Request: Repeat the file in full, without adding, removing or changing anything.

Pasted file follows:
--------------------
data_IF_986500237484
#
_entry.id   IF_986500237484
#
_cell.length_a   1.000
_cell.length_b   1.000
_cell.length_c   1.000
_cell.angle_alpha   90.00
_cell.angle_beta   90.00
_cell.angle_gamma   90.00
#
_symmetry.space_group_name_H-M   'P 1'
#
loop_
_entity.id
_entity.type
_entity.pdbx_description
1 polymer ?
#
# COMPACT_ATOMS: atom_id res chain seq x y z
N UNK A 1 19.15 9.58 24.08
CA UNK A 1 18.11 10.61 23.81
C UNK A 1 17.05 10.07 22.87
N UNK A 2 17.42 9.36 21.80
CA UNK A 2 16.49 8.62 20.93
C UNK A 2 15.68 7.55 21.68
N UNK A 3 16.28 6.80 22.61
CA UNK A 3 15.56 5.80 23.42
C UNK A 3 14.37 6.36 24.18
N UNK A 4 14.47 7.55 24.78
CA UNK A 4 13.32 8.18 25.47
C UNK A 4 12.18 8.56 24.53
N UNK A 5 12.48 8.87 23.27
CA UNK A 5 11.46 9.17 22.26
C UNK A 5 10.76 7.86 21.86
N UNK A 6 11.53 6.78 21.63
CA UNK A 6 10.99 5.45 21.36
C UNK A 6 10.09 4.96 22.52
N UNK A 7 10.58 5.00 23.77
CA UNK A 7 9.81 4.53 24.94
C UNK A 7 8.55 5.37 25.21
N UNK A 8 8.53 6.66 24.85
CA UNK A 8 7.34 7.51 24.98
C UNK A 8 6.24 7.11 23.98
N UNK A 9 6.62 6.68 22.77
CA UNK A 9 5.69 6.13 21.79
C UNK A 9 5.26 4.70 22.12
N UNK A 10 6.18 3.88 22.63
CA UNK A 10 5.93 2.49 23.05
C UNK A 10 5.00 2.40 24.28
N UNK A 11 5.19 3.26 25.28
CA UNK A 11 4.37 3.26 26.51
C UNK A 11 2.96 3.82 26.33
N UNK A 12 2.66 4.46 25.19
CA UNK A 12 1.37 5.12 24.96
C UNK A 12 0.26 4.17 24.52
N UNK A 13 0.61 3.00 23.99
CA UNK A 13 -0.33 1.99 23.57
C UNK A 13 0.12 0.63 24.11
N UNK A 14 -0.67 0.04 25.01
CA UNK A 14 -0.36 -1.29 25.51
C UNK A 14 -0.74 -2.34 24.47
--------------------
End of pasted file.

data_IF_986500237484
#
_entry.id   IF_986500237484
#
_cell.length_a   1.000
_cell.length_b   1.000
_cell.length_c   1.000
_cell.angle_alpha   90.00
_cell.angle_beta   90.00
_cell.angle_gamma   90.00
#
_symmetry.space_group_name_H-M   'P 1'
#
loop_
_entity.id
_entity.type
_entity.pdbx_description
1 polymer ?
#
# COMPACT_ATOMS: atom_id res chain seq x y z
N UNK A 1 19.15 9.58 24.08
CA UNK A 1 18.11 10.61 23.81
C UNK A 1 17.05 10.07 22.87
N UNK A 2 17.42 9.36 21.80
CA UNK A 2 16.49 8.62 20.93
C UNK A 2 15.68 7.55 21.68
N UNK A 3 16.28 6.80 22.61
CA UNK A 3 15.56 5.80 23.42
C UNK A 3 14.37 6.36 24.18
N UNK A 4 14.47 7.55 24.78
CA UNK A 4 13.32 8.18 25.47
C UNK A 4 12.18 8.56 24.53
N UNK A 5 12.48 8.87 23.27
CA UNK A 5 11.46 9.17 22.26
C UNK A 5 10.76 7.86 21.86
N UNK A 6 11.53 6.78 21.63
CA UNK A 6 10.99 5.45 21.36
C UNK A 6 10.09 4.96 22.52
N UNK A 7 10.58 5.00 23.77
CA UNK A 7 9.81 4.53 24.94
C UNK A 7 8.55 5.37 25.21
N UNK A 8 8.53 6.66 24.85
CA UNK A 8 7.34 7.51 24.98
C UNK A 8 6.24 7.11 23.98
N UNK A 9 6.62 6.68 22.77
CA UNK A 9 5.69 6.13 21.79
C UNK A 9 5.26 4.70 22.12
N UNK A 10 6.18 3.88 22.63
CA UNK A 10 5.93 2.49 23.05
C UNK A 10 5.00 2.40 24.28
N UNK A 11 5.19 3.26 25.28
CA UNK A 11 4.37 3.26 26.51
C UNK A 11 2.96 3.82 26.33
N UNK A 12 2.66 4.46 25.19
CA UNK A 12 1.37 5.12 24.96
C UNK A 12 0.26 4.17 24.52
N UNK A 13 0.61 3.00 23.99
CA UNK A 13 -0.33 1.99 23.57
C UNK A 13 0.12 0.63 24.11
N UNK A 14 -0.67 0.04 25.01
CA UNK A 14 -0.36 -1.29 25.51
C UNK A 14 -0.74 -2.34 24.47